Relationship counselors give advice for finding -- and keeping -- love
As Cupid sharpens his arrow in time for Valentine's Day on Feb. 14, beware -- lest infatuation, instead of love, strike you.
Licensed professional counselor and interfaith minister Russell Elleven says that while Valentine's Day is a popular time to get married or to become engaged, he tells the couples he sees in premarital counseling to be realistic about love
"Although this doesn't sound romantic, I hope people will take some time to really prepare for marriage," says Elleven, who also teaches technology and cognition at the University of North Texas in Denton. "When people go into marriage with unrealistic expectations, the only place they can go is down."
He observes that when Cupid does first strike, couples may feel giddy with love -- but it's really infatuation that educators and therapists call "limerence." Elleven says limerence, which can last anywhere from six months to two years, is a normal part of romance, but it does diminish with time.
"You feel like you can't eat and you can't sleep, believing, ‘This is the person who meets all my needs,'" he says. "People get married in a state of limerence believing this is the way it will always be, and it isn't . You have to adapt over the course of a marriage."
Elleven's UNT colleague Nate Cottle says another mistake that people make about love is being less consciously selective in choosing a spouse.
"Sometimes they will move in with someone they wouldn't necessarily marry," says Cottle, an assistance professor of counseling, development and higher education who teaches a romantic relationships class at UNT. "Most people today want everything in a mate. They want their soul mate. So they are looking primarily for love. They don't think about some of the concrete things that come along later on, such as how does this person handle money, do they want children and how many children, how will they deal with differences in religion and how do they deal with in-laws."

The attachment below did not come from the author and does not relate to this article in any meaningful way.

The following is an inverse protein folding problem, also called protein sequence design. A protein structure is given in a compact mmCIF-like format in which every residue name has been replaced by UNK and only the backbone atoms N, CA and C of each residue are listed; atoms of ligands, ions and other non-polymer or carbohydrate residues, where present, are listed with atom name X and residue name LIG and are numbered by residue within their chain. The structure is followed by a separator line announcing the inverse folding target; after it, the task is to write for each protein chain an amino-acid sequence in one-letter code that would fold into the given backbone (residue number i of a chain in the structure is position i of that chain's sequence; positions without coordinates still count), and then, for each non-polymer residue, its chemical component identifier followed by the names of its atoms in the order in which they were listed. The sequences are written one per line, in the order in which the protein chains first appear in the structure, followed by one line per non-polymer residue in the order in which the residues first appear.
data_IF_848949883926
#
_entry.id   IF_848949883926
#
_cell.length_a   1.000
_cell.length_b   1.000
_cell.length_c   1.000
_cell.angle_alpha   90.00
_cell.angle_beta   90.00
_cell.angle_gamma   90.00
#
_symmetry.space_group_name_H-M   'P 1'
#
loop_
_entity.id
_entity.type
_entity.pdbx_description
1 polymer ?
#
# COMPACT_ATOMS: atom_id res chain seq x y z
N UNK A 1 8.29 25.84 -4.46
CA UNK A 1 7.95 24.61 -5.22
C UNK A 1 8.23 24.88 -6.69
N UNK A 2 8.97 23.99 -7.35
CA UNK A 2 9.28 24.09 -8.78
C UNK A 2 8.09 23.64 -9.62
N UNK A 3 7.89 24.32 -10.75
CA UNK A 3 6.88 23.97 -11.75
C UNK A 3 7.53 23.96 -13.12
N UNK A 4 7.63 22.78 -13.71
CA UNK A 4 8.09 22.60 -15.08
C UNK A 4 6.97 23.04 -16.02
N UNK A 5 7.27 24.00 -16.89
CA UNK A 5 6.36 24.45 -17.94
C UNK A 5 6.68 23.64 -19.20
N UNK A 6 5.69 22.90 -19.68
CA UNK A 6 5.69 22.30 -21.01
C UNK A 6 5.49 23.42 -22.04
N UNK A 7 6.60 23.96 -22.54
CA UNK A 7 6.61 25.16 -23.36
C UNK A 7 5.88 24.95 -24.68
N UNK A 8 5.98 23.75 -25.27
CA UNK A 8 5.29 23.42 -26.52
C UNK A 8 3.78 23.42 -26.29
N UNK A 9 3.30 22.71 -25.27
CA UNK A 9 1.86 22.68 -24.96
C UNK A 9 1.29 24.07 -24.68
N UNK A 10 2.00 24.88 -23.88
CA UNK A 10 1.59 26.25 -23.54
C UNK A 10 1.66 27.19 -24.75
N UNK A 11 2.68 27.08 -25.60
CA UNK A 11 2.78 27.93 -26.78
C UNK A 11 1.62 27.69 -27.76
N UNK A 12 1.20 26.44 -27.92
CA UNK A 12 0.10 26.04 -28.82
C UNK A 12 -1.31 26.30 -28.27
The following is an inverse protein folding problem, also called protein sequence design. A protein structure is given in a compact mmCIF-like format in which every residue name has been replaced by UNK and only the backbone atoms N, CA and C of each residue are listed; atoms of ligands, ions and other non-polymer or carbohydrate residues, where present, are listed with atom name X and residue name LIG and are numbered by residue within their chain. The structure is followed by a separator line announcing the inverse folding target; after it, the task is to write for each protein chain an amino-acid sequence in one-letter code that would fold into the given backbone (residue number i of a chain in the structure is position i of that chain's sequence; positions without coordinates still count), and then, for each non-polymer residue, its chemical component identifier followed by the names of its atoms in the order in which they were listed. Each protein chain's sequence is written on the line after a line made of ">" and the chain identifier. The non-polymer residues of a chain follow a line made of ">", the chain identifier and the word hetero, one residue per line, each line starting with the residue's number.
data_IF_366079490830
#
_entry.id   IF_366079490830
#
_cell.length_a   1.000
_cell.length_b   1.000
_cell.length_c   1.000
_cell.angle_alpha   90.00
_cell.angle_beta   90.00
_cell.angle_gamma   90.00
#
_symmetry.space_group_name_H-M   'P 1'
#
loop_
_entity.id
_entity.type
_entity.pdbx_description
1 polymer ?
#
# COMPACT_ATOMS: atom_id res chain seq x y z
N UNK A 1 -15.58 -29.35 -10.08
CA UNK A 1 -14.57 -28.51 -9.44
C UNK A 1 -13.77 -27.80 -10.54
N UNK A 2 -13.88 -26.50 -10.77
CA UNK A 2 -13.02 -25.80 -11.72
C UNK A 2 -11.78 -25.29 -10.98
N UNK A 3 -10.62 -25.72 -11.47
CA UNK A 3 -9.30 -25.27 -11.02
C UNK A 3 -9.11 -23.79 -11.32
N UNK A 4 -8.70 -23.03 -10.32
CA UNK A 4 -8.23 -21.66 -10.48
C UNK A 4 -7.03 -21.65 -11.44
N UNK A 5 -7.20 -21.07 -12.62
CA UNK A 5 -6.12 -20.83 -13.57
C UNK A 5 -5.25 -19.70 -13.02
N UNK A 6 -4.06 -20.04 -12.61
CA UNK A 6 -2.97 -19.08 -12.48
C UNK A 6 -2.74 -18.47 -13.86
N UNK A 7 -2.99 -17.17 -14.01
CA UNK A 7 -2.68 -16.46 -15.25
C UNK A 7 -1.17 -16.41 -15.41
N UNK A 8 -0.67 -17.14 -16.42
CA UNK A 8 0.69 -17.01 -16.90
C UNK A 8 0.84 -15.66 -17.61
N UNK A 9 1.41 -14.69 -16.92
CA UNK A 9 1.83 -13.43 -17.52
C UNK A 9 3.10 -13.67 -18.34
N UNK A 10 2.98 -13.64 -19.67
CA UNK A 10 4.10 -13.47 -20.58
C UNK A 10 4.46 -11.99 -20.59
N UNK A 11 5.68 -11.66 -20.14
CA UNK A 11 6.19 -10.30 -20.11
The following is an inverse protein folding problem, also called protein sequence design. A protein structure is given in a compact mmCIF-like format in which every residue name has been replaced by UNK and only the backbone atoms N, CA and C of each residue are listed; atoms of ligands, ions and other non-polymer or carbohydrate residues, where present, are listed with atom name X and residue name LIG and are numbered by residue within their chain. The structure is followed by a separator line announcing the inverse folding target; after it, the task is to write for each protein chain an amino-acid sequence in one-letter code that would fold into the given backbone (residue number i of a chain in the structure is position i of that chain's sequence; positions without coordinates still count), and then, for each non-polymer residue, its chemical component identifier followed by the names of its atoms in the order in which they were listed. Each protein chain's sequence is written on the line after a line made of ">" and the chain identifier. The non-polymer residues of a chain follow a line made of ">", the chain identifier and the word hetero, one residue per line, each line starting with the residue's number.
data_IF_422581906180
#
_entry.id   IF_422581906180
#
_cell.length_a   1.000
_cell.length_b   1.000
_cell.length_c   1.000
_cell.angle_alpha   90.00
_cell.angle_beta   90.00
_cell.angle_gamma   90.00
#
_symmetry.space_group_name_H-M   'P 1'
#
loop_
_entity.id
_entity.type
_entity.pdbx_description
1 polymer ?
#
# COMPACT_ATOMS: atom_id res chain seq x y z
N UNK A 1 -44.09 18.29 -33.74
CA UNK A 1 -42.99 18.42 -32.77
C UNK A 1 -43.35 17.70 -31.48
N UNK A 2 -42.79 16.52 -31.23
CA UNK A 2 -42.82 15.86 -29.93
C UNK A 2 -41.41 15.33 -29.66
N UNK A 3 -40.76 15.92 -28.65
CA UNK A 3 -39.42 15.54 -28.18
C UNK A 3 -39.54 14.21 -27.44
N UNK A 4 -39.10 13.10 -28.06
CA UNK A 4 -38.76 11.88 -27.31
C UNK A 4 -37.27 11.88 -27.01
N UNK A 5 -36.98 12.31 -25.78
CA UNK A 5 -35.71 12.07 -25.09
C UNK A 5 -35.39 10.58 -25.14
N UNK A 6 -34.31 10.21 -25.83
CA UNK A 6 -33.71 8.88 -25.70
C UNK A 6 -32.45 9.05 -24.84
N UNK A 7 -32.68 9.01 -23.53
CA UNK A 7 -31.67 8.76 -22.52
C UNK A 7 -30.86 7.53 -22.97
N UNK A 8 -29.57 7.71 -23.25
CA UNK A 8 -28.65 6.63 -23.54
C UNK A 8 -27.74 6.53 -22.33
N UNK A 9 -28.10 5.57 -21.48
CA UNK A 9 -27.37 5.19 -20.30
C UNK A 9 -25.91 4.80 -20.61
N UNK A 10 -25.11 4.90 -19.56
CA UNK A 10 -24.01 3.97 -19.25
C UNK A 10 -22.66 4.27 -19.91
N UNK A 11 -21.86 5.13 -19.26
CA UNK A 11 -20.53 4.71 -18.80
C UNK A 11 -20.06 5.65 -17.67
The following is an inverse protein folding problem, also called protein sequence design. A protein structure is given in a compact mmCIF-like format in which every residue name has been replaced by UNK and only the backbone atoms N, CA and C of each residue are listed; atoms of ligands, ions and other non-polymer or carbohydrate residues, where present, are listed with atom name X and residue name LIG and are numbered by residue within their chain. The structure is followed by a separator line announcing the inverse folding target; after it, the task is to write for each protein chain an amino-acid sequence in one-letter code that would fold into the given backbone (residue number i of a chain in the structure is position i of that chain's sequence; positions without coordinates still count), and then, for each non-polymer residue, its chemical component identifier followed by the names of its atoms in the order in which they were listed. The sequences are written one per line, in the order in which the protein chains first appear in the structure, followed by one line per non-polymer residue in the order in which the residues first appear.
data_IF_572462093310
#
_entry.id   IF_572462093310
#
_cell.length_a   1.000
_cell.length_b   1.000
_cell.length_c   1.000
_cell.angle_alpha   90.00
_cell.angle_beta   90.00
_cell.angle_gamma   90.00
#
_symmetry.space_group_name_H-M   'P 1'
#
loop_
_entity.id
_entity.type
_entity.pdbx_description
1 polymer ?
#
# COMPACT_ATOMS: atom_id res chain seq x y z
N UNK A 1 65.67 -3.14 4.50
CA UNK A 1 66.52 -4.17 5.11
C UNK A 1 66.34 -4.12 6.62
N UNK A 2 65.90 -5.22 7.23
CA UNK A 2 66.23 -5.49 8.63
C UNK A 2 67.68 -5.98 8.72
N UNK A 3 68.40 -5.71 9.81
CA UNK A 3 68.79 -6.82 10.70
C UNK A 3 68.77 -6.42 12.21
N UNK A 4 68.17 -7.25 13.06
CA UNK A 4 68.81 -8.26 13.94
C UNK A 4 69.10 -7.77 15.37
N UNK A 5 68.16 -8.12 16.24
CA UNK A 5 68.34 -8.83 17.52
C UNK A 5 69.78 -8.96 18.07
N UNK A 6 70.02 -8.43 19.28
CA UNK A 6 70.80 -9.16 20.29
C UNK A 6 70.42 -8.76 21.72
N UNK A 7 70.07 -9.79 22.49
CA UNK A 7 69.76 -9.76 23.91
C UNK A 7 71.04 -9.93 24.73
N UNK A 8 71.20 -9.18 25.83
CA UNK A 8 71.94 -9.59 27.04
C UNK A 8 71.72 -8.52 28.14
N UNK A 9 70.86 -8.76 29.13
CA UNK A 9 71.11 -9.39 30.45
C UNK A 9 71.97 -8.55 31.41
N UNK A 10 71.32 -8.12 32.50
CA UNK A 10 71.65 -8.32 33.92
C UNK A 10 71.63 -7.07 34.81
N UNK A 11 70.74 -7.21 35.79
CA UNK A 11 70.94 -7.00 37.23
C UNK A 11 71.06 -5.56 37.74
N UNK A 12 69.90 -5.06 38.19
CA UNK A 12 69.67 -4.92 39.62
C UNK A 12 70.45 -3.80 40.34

He notes that romantic couples in movies are rarely shown dealing with day-to-day realities of marriage.
"We always see right up to the wedding or right up to the couple's first passionate kiss. We always assume this bliss goes on forever, but real life comes back into play," he says. "The good couples learn how to retain that bliss and work through those problems. The research really bears that out. Couples who are unhappy one year can be incredibly happy the next year."
Elleven says keeping romance alive is also important throughout marriage.
"I teach couples that Valentine's Day should happen a lot of times during the course of a year . If your relationship is depending on Valentine's Day, it will be difficult. You will have a relationship that is not what it could be," he says.
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